by: Justice Mario L. Guariña III
The Court of Appeals was created on December 31, 1935 with
the passage of Commonwealth Act No. 3 introducing a new appellate layer between
the Supreme Court and the courts of first instance. The measure was intended to
relieve the Supreme Court of a growing caseload and convert it into a court of
cessation and dwelt more on settling issues of national significance and
establishing doctrine. Organized on February 1, 1936, the Court of Appeals was
composed of eleven magistrates originally called appellate judges and
appointed by the President of the Philippine Commonwealth with the consent of
the Commission on Appointments of the National Assembly. They sat en banc or
in two divisions. When en banc, they acted not only on administrative
matters, but heard and decided cases forwarded to it by the presiding judge or
the division. Appeals were resolved by an affirmative vote of a majority of the
division or at least six judges of the court en banc.
The first head of the court was Pedro Concepcion. In less
than a year after his appointment, he was promoted to the Supreme Court, taking
the place of Claro M. Recto who retired to private practice. Manuel Moran
followed suit in 1938 to replace Jose Abad Santos.
Further changes were brought to the court in 1938 through
Commonwealth Act No. 259. The members of the court were now called associate
justices, and its head was the presiding justice. They were
increased to 15 and sat en banc or in three divisions.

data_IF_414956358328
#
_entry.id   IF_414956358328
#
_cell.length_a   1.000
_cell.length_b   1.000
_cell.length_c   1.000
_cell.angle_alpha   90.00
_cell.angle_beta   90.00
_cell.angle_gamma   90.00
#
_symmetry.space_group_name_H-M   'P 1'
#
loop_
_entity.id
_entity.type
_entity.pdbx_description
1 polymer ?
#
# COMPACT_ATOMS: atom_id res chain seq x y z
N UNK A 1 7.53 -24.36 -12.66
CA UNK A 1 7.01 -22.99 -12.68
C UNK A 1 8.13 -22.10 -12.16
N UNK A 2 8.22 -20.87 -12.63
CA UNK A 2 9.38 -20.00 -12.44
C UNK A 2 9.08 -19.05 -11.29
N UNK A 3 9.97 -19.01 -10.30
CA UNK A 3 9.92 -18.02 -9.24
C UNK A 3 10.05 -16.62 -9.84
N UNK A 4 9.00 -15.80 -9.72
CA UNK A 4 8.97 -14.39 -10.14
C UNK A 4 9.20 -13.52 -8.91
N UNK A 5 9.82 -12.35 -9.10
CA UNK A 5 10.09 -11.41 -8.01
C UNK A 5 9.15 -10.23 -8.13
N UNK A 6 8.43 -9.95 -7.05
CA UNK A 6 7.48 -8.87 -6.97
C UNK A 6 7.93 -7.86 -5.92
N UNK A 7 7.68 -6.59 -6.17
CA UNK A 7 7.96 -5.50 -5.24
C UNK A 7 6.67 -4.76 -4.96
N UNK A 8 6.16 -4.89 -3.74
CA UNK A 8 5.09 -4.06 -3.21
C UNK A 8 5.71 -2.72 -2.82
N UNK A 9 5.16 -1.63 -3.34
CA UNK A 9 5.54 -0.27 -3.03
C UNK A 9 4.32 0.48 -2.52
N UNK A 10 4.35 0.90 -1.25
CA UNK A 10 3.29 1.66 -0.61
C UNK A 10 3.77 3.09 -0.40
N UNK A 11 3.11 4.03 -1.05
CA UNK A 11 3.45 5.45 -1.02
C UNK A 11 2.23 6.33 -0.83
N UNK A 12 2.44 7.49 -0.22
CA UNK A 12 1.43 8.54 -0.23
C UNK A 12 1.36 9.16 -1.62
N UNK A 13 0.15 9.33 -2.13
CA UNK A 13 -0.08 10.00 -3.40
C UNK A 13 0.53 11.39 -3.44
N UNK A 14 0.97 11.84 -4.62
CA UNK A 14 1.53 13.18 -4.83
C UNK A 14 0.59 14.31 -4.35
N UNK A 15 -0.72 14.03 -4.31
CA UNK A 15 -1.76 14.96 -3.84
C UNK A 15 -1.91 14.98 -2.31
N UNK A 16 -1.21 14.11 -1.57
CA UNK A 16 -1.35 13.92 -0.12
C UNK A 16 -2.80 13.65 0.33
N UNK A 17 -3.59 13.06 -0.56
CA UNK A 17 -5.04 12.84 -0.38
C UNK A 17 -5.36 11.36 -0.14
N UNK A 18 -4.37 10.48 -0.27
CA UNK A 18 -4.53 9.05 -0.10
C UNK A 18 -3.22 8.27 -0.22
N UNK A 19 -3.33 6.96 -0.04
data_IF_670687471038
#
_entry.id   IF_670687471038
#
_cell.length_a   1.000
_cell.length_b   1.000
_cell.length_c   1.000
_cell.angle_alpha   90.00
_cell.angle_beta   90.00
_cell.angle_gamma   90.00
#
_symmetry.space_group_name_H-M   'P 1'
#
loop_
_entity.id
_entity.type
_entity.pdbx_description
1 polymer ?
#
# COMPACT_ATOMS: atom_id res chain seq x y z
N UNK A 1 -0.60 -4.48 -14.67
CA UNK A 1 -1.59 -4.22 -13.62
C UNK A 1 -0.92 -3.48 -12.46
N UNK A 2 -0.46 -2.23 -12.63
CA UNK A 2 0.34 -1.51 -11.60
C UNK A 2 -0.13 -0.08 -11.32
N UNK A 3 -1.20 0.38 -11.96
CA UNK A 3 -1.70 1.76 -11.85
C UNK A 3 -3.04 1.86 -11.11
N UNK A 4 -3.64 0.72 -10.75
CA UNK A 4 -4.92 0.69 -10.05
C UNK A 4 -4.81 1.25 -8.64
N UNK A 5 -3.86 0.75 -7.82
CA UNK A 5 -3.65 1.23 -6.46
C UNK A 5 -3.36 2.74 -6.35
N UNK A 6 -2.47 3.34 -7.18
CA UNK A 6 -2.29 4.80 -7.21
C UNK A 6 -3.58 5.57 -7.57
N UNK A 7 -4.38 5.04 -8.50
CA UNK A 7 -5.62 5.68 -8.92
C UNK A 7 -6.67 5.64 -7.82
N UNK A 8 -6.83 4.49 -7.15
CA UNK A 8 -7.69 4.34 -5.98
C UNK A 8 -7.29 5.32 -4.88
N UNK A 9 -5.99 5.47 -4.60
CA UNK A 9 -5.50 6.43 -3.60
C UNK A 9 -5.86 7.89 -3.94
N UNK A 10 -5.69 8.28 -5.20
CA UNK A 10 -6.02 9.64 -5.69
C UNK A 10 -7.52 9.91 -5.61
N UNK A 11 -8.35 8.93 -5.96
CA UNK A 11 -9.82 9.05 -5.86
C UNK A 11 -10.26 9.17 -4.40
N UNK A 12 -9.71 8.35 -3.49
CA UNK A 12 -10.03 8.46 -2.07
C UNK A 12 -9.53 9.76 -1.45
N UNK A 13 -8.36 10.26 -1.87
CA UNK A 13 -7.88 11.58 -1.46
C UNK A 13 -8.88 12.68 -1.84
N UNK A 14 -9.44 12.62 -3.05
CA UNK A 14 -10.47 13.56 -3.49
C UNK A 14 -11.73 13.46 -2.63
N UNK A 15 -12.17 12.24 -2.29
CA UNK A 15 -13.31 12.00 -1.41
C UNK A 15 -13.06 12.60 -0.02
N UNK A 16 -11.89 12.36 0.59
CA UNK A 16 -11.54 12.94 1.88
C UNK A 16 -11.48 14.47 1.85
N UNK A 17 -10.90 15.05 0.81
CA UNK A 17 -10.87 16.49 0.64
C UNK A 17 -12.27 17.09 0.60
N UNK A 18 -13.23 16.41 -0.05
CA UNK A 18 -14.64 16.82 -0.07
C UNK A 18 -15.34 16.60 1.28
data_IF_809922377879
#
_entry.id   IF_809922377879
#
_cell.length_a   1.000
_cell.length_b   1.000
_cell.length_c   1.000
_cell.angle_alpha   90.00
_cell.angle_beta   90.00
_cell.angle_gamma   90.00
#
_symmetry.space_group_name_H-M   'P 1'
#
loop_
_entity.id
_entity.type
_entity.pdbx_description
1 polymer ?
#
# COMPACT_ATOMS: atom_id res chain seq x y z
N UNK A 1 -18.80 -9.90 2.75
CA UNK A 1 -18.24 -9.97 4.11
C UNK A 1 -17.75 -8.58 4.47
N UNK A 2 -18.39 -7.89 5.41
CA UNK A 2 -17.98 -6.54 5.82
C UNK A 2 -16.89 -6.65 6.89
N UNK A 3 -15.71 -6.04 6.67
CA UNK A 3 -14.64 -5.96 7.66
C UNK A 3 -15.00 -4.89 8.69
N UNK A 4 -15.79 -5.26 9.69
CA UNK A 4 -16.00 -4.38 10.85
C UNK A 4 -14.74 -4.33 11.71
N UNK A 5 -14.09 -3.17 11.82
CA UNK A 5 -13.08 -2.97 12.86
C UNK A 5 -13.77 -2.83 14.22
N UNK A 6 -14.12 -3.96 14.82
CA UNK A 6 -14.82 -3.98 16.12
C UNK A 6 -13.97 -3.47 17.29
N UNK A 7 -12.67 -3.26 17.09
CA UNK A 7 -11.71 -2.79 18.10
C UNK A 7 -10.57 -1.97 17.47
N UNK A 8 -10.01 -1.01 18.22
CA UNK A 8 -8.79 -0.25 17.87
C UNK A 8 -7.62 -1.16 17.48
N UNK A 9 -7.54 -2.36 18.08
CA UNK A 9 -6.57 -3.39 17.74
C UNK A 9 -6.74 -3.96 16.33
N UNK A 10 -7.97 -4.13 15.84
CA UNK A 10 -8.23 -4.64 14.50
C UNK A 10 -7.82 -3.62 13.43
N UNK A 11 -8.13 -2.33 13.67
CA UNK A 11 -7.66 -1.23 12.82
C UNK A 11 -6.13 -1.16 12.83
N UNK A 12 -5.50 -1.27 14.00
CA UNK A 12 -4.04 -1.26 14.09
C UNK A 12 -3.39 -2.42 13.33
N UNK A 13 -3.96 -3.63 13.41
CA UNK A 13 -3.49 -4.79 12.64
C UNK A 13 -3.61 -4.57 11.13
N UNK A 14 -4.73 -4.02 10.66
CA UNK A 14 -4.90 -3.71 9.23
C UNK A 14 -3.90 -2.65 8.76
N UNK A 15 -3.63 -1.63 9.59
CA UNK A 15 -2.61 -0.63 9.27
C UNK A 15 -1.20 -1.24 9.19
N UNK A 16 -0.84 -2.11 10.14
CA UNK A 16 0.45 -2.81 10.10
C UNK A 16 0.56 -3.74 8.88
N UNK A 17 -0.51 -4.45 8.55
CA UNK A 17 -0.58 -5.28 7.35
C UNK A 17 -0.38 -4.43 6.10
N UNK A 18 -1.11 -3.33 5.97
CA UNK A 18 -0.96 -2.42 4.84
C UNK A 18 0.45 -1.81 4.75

A practice distinctive of the period was the privilege given
a CA justice to sit temporarily in the Supreme Court in order to form a quorum
or render a judgment. When a CA justice was absent or a vacancy occurred in the
court, a judge of first instance was in turn designated to serve in a temporary
capacity in the court.
War clouds soon loomed in the horizon. On Christmas eve,
1941, President Quezon issued Executive Order 395 instituting some changes in
the courts. In particular, he increased the number of CA justices to 19. With
the dawn of a new order, these moves seemed almost surreal. The courts did not
escape total subjection to the Japanese military. In his very first order in
the Philippines, General Honma declared: “the Commander-in-Chief of the
Imperial Japanese Forces shall exercise jurisdiction over courts.”
An executive commission created under the authority of Honma
proceeded to reorganize the government. The Court of Appeals was reconstituted
with a membership of 17 justices headed by Jose Generoso as the presiding
justice, and a provision of the commonwealth statute permitting CA justices to
sit in the Supreme Court was now made use of to augment the depleted
composition of the High Court. In March 1941, Justice Generoso was tasked to
dispose of 6 criminal cases. In May, he was given 5 cases, together with
Hontiveros who had six, Imperial six, and Lopez Vito ten.
The Court of Appeals underwent another reorganization in
January 1944 under Executive Order 27 which President Jose Laurel issued
pursuant to Act No. 10 of the Japanese-sponsored republic. The court was for
the first time regionalized. Five district courts of appeals were established
throughout the country composed of a presiding justice and two associate
justices each. The luminaries of the second highest court of the land were
dispatched far and wide, Marceliano Montemayor to Northern Luzon, Cesar
Bengson, Central Luzon, Fernando Jugo and Jose Vera, Southern Luzon, Jose
Generoso, Sabino Padilla and Pedro Tuason, Manila and Fernando Hernandez and
Patricio Ceniza, Visayas, Mindanao and Sulu.
Ironically, the Court of Appeals was abolished with the
restoration of the Commonwealth government in 1945. President Osmeña justified
this action as an emergency measure to reduce the expenses of the government.
Decisions from the trial courts were made directly appealable to the Supreme
The Court of Appeals was to be restored only after
independence. In October 1946, Republic Act No. 52 was passed reviving the
Court of Appeals with a presiding justice and 14 associate justices appointed
by the President with the consent of the Commission on Appointments of